OH fixes the washing machine, because he knows how to do it and I don’t. I do the laundry because OH works long hours and it would never get done otherwise. These aren’t gender-roles, these are simply ‘people’ roles that currently make the most sense for our household – if it was me working long hours in an office it would be OH in the laundry room.

I’m proud to be raising feminist daughters. I want them to know that – if they work hard enough – they can achieve whatever goals they set themselves, whether that be raising a family, or becoming an astrophysicist, or anything in between.

Wouldn’t it be amazing if, one day, we didn’t need an International Day of the Girl Child at all?

• inspire your own daughters, granddaughters, nieces and friends with a copy of the brilliant book Women in Science – 50 Pioneers who Changed the World – a beautifully illustrated book celebrating 50 trailblazing women from the fields of science, technology, engineering and mathematics.

79 Comments

  1. I think my favourite role model is actually my daughter. She may only be 7 but she seems to have it so sorted already.
    She’s traditionally ‘pretty’ with long, blonde ringlets and bright blue eyes and yes, she looks absolutely gorgeous when dressed up in sparkly dresses which she loves doing – but she’s also perfectly at home in her dinosaur t-shirts that she chose herself from the ‘boys’ section because ‘it’s silly, why shouldn’t girls be able to wear these?’, she chose her PE shoes from another ‘boys’ section because they were red, white and black and matched her PE kit and she didn’t want the pink ones. She asks why I occasionally wear make-up because she thinks I am beautiful just the way I am and she is absolutely set on being a Palaeontologist when she grows up. She’s perfectly happy being her and totally uninterested with being pigeonholed because of her gender. I am so proud of her.

    • I’m officially in awe of your daughter – what a brilliant outlook on life she has! I hope she keeps that attitude forever and ever and EVER! x

  2. I agree competely with this and hope the gender/pay gap is sorted soon. I cannot believe it has gone on this long.

    • It’s completely unacceptable in this day and age, isn’t it? Thanks so much for your comment.

  3. I’m a nurse so I would have to say one of biggest role models is Florence Nightingale!

  4. Growing up my favourite role model was my mum. Watching her look after her family as a single parent and managing to work to provide a good life for us. Was it as privileged a life as other people I know? No! But that doesn’t matter, I grew up to be a well rounded female with two degrees and currently doing a PhD. I work and blog to encourage younger females to realise they can do anything and hoping to open their eyes that science isn’t a man’s domain. One day I hope to be a role model to other females.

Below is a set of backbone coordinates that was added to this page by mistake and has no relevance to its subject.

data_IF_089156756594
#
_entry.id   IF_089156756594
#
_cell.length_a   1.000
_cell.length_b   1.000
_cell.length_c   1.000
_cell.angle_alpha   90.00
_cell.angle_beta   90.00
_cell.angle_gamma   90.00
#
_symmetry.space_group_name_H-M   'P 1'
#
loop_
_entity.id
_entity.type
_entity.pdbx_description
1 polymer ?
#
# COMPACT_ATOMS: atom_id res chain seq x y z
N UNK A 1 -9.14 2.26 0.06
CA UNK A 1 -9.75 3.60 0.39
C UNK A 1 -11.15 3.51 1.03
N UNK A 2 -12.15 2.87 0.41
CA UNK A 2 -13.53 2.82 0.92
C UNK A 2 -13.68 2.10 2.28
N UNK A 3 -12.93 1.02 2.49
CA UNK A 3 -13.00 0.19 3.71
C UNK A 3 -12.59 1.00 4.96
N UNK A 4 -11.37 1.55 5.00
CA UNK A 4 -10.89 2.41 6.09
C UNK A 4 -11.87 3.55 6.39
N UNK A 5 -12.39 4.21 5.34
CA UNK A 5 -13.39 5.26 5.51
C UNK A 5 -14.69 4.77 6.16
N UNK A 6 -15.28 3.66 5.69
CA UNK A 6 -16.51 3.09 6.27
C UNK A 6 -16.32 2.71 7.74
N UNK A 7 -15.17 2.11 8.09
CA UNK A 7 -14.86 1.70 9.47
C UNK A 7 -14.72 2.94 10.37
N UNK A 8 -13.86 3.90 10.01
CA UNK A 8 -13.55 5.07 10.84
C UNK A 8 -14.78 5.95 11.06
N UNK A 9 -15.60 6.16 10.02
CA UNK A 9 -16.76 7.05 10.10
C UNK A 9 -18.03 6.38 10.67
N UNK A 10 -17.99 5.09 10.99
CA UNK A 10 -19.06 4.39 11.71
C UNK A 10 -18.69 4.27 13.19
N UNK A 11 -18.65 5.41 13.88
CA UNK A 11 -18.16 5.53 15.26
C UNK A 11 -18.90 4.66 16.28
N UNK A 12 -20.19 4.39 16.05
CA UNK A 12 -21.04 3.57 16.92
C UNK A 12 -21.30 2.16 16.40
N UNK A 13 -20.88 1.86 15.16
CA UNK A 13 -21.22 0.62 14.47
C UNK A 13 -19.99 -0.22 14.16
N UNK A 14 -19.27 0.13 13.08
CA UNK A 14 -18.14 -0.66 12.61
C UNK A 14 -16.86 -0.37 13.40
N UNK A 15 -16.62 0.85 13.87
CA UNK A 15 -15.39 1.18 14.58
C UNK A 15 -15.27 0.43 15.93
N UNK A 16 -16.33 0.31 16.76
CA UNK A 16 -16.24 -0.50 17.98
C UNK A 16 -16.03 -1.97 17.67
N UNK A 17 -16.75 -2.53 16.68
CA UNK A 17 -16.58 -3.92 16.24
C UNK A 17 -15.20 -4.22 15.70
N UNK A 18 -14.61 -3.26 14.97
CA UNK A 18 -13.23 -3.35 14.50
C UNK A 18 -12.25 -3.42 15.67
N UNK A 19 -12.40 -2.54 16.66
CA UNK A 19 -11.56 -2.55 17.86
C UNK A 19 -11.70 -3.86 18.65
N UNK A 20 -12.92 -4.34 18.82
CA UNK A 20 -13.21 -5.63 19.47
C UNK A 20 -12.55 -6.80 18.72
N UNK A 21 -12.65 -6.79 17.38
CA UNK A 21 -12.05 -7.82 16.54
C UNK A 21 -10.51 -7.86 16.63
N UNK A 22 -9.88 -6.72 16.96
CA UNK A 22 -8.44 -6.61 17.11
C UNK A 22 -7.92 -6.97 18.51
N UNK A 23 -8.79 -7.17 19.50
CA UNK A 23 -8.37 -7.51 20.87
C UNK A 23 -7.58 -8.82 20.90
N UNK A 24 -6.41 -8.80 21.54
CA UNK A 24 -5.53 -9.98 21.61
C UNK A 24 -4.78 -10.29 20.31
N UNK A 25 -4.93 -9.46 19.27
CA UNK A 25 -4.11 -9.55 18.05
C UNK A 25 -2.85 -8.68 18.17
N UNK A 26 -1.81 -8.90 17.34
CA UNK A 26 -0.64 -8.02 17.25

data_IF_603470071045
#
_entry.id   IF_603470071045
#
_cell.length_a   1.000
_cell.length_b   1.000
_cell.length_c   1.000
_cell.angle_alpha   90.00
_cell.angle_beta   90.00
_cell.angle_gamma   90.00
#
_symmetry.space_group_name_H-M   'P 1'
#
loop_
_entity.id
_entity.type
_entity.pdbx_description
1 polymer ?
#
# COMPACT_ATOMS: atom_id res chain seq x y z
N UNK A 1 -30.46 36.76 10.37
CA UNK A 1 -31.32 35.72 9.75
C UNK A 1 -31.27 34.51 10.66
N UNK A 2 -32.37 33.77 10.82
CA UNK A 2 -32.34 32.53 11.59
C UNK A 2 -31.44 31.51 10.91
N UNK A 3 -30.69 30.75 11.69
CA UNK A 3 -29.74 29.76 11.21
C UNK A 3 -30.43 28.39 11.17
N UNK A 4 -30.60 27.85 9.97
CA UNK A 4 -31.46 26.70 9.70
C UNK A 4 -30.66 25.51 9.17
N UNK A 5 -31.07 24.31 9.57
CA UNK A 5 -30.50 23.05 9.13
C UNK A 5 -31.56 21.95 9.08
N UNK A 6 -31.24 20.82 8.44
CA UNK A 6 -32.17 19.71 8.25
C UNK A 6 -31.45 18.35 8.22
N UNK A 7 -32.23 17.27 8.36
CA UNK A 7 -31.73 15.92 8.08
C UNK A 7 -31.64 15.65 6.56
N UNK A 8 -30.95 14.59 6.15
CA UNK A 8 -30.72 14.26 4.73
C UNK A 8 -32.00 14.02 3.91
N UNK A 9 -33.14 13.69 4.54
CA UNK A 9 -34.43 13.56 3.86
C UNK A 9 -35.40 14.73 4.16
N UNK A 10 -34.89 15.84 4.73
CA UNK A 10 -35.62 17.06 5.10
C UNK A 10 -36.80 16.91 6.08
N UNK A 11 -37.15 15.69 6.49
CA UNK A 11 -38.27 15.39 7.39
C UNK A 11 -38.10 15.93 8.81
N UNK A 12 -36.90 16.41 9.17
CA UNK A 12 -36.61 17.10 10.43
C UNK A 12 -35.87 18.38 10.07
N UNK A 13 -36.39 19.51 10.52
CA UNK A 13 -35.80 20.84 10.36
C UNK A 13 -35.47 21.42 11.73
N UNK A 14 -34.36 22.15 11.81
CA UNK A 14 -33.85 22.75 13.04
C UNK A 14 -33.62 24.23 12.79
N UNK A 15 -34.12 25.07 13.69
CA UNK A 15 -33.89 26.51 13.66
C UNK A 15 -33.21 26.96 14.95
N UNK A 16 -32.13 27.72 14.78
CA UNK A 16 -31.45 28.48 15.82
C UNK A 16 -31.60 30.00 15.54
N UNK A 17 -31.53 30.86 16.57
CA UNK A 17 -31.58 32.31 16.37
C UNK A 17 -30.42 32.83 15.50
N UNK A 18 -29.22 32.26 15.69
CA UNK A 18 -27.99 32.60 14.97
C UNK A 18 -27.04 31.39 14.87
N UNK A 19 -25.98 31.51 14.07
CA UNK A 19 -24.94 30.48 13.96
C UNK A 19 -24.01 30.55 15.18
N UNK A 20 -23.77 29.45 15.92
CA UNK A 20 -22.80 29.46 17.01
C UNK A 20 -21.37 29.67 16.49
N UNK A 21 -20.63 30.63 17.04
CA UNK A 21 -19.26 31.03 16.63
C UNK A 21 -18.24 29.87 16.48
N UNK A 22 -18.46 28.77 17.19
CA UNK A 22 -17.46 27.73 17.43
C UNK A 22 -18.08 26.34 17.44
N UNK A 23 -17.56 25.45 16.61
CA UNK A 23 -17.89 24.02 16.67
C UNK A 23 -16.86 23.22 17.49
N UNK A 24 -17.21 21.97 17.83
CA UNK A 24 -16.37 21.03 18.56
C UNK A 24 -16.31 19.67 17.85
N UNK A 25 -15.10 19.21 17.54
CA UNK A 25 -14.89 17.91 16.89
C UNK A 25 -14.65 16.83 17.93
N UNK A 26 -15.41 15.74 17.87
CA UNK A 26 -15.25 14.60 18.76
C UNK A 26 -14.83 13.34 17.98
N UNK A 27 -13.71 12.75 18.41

• Wow, two degrees AND a PhD?! You’re living proof that you can achieve anything you put your mind to: you say one day you hope to be a role model – I reckon you already are! x

  5. I would say my daughter she is simply amazing for everything she does foe everyone

  6. That is a difficult question to answer, as I believe that may have changed over time, decades, experience/s, etc. Yet ideally it would be nice to have had one main good, solid, stable, female role model to grow up with :- To shape, mould, keep me secure and safe etc.

    Oprah Winfrey is someone whom I came to see as a good female role model :- Given that she openly spoke about her past i.e. poverty, abuse. She has moved on from those times, has given some opportunities through Employment, Education ( has a school which I believe she funds and supports). Though meanwhile unfortunately she seems to spend much on what to some are unnecessary or trivial i.e. Eyelash tinting, etc. As media I believe has stated she pays a lot to attend a particular therapist which incurs travel costs etc.

    I admired Fern Britton. Wise, Educated Woman supported by her parents and background in entering her chosen career. Only to unfortunately make what I see as a poor choice of lying about reason for her weight loss ( she did an advert, and made money whilst advertising for a product which can be advised as assisting in weight loss attempts). She had had a gastric band. I would have admired and respected her honesty, if she had shared the information in regards to gastric band. If she chose to keep info private, I would have respected her choice. But to lie, and to make money through misleading the Public was an injustice to Public . We need Respect also, and value Integrity. I wish Fern well in her future career, and hope she can be true to herself, her conscience and to the Public.

    Women still have a difficult time in attaining security, sense of self worth, etc. Maybe a female Prime Minister, female First Minister, etc will help Government, Public, Society work towards :- Women having a Quality of Life throughout their Lifespan. A Sense of Community, Wellbeing, etc. As women, Men, children, etc could work towards living within society as contributing members who care, share with each other. End Exploitation, etc:- i.e. Zero Hours contracts, etc.